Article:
Eddie George conceded that it would be "an act of faith" whenever Britain joined the European monetary system and it was too early to assess its success or failure. "The jury is still out," he told the House of Commons sub-committee on employment.
But Britain's central bank took issue with the suggestion that our economic cycles were more in line with North America than with the Continent and the implication that our future lay outside Europe.
Mr George said an increasing proportion of Britain's trade was with the Continent and that would serve to bring business cycles in the United Kingdom in line with the rest of Europe. He said Britain and the euro- zone were already being "drawn together" and indicated that such a trend would be more conducive to Britain joining the euro system.
In line with ministerial statements - and at variance with the Europhilia of the Liberal Democrats and the Euroscepticism of the Tories - Mr George said that the Government would be better able to assess the risks of joining the euro in "a couple of years". He said that the system had been hit severely by last year's economic shocks from the Far East and that some countries in the euro-zone had been particularly exposed to the region.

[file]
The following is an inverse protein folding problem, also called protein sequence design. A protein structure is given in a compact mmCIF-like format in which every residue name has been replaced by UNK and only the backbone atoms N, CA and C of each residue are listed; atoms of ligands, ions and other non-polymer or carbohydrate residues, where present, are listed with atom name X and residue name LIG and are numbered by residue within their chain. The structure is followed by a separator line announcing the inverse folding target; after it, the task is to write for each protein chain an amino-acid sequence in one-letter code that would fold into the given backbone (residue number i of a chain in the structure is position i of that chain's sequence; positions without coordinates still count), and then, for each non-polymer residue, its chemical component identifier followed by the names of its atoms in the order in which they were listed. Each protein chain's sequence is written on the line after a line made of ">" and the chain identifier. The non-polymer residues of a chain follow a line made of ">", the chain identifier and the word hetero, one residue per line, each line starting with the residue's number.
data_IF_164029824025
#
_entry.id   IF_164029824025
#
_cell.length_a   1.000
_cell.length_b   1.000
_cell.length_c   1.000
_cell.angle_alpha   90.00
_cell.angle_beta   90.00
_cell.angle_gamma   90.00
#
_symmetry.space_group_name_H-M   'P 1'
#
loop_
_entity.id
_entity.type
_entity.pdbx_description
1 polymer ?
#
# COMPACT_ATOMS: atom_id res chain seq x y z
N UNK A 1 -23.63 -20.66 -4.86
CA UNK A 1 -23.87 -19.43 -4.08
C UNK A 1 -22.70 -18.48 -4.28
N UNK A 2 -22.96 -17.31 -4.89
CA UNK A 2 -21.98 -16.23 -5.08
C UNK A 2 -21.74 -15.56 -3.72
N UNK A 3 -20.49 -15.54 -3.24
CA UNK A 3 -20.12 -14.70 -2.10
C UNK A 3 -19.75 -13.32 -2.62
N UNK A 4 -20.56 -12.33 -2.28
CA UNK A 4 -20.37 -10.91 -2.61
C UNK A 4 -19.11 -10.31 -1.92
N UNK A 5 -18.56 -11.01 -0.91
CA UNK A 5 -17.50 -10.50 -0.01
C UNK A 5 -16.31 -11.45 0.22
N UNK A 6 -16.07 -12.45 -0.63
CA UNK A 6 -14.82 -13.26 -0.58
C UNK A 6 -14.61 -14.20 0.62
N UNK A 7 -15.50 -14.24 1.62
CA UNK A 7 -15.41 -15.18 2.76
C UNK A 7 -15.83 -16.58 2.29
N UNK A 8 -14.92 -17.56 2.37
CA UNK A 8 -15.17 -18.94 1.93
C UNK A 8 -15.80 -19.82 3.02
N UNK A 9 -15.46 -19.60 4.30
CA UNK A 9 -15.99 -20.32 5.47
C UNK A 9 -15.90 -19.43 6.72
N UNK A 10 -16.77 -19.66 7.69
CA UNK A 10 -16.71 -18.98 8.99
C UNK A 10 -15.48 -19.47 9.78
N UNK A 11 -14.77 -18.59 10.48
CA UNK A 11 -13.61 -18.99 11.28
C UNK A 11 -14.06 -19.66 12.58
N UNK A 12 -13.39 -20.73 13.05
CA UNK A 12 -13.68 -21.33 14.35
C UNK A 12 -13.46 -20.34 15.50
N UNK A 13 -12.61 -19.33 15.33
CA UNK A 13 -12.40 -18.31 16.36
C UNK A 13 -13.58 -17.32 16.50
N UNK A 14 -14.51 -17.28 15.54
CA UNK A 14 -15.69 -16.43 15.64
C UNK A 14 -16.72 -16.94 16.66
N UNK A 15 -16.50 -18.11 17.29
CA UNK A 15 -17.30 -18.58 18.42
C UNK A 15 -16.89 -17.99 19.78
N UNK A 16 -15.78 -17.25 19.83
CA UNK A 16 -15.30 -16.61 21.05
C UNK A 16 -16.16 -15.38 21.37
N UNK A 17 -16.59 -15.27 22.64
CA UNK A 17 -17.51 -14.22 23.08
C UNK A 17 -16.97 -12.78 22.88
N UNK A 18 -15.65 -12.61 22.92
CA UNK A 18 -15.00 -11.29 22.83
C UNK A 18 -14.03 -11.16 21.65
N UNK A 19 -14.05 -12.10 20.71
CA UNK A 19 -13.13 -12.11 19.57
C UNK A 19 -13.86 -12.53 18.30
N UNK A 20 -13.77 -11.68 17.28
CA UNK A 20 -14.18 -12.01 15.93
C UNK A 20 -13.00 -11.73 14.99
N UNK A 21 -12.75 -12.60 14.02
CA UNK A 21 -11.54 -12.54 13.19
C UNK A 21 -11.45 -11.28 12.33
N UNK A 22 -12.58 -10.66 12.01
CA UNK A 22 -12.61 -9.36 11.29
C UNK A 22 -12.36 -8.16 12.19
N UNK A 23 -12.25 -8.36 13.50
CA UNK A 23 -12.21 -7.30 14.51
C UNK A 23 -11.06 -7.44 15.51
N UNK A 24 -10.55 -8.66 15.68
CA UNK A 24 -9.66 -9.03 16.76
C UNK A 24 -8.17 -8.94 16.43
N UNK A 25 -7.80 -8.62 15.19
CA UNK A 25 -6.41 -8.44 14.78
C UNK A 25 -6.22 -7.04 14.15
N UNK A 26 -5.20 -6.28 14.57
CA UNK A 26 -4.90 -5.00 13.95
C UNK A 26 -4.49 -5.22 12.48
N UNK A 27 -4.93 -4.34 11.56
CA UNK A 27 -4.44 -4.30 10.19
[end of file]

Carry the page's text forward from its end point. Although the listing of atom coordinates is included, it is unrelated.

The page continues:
Mr George told MPs that it was "tremendously difficult" to predict how the euro-zone's "one size fits all" approach to monetary policy would suit Britain. It was impossible to know what the right rate of exchange would be for Britain to join the system. However, if a mistake was made it would be "pretty painful", he said.
He said the approach of the European Central Bank - to maintain price stability - was fundamentally the same as that of the Bank of England, but there were differences. The British central bank would attempt to deflate the economy to move inflation down to 2.5 per cent and to boost it if the target was undershot. But the ECB has no concrete policy if prices on the Continent were growing slower than the euro-zone's 2 per cent objective.
Business, page 23Reuse content